A foundation of friendship can build healthy marriages or relationships. Maya Angelou, said, “We are more alike, my friends, than we are different.” What binds people together, what tears them apart? When couples come and ask me to help them communicate better, I always start with, “what brought you two together?” Or “how are the two of you more alike than different?” I tend to have folks write down, who they are as a person. I encourage them to take out that sheet of paper and write down, what makes them, unique? Then I have them compare the notes with the other? I encourage them to circle similarities and reflect on, are those still the same things that are holding you together?
We are all too familiar with dating or getting to know another, putting one’s best behavior forward. This idea of dating, taking each other out, spending quality time together, doing nice things for one another; initially, showing the other person, what it would be like if they chose us.
Just as in using a dating app, we create a profile, an image of what we are about and why another should pick us. We swipe, we look, we connect with a profile of something that could be a potential friendship. When we finally get a chance to text, write, talk on the phone, or enjoy a face-to-face interaction, we get a chance to feel or experience what that person is like in the present moment.
As in dating, we experience what it is like to be with that person, giving us a glimpse what life, in the present or in the future might be like. As time goes on, we get a chance to uncover how much this person whom we are getting to know, is similar or not similar to what was shown to us in the beginning. There then, becomes the dilemma. So often, I have folks in my office, saying, “When we dated, they were nice, they made me laugh, they opened the door for me; then we moved in together or got married, and all those nice things that made me feel special went out the window.” What happened?
An observation is that when folks stop dating each other, they stop experiencing together. Let me say that again, when folks stop dating each other, they stop experiencing together. When folks stop doing for the other, caring, listening, tending, there is this breakdown that occurs. They get hurt, they begin to fight, “Why are you like this, when I met you, you were not like this!” The concern is that some folks, not everyone, have this notion that once they are married or in a relationship, they don’t have to work on their relationship anymore. On the contrary, the relationship, has just begun. When two people are married or sharing life together, they make a commitment to one another. The relationship is just beginning, and it is about the two people that were brought together based on similar interests, goals, likes, morals, values, while dating. Here is a great question, “How are the two of you, then, nurturing, those similarities together?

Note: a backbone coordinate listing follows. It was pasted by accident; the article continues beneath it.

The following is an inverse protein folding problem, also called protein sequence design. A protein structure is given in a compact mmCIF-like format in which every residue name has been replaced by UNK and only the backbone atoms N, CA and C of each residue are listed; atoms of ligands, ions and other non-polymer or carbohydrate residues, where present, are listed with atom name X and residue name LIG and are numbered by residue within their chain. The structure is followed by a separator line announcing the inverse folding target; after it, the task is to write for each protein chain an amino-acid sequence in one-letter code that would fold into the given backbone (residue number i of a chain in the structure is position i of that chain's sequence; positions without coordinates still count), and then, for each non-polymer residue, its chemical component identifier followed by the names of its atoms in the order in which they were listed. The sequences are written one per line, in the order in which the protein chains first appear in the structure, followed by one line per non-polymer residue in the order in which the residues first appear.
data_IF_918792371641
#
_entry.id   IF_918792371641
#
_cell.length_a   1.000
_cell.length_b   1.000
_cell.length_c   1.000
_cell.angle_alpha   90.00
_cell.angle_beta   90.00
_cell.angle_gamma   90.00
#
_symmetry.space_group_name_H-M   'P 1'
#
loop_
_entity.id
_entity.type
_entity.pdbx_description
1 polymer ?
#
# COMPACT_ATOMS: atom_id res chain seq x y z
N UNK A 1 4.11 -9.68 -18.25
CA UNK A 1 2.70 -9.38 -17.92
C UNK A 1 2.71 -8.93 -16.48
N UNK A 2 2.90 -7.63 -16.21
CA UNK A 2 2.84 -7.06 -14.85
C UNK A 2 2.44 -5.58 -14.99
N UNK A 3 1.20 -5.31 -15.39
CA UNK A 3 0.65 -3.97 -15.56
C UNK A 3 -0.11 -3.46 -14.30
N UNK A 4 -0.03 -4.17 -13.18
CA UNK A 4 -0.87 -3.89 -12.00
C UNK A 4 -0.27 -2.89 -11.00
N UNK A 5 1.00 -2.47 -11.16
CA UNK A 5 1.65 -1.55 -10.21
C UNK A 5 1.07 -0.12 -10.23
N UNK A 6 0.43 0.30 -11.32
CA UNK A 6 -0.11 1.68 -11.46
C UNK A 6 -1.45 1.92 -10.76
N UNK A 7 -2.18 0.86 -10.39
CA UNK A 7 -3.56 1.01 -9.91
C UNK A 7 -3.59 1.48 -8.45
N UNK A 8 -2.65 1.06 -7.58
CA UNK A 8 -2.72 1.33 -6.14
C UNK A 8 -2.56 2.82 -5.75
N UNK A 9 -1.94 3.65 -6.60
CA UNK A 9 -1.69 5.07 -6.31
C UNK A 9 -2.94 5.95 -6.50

Now, when finding relationships that work, it is best, to be up front with who you are. It is far easier to be someone that you are, than someone that you are not. Some additional questions to ask when trying to find new relationships: What are some things that we have in common? Are we both interested in being social and enjoying being out of the home or are we both introverted and enjoy spending quiet time together? Do we share a similar interest in sports or being active or do we both prefer being home and watching a movie? Do we share similar family styles are do we come from completely different backgrounds?
Here are some healthy ways to date or cultivate connection:
1: Prepare meals together.
2: Take walks or exercise together.
3: Get outdoors and be in nature.
4: Leave notes or sweet texts messages about what you love about the other or how you are looking forward to seeing them later.
5: Sit down and eat meals together. Create a routine.
6: Be fully present, leave electronics in another room.
7: Music, listen together, sing out loud or dance together.
8: Touch, hold hands in public or private.
9: Laughter, share jokes, smile at one another.
10: Remember things that are important to the other, and ask about those things.
In cultivating connection and nurturing those relationships, we learn to ask each for what we need. We learn to share with others who we are which in the end, fosters friendships based off mutual interests, hobbies, and goals. The biggest take away, is to never stop dating each other, and in doing so, we move towards one another rather than apart.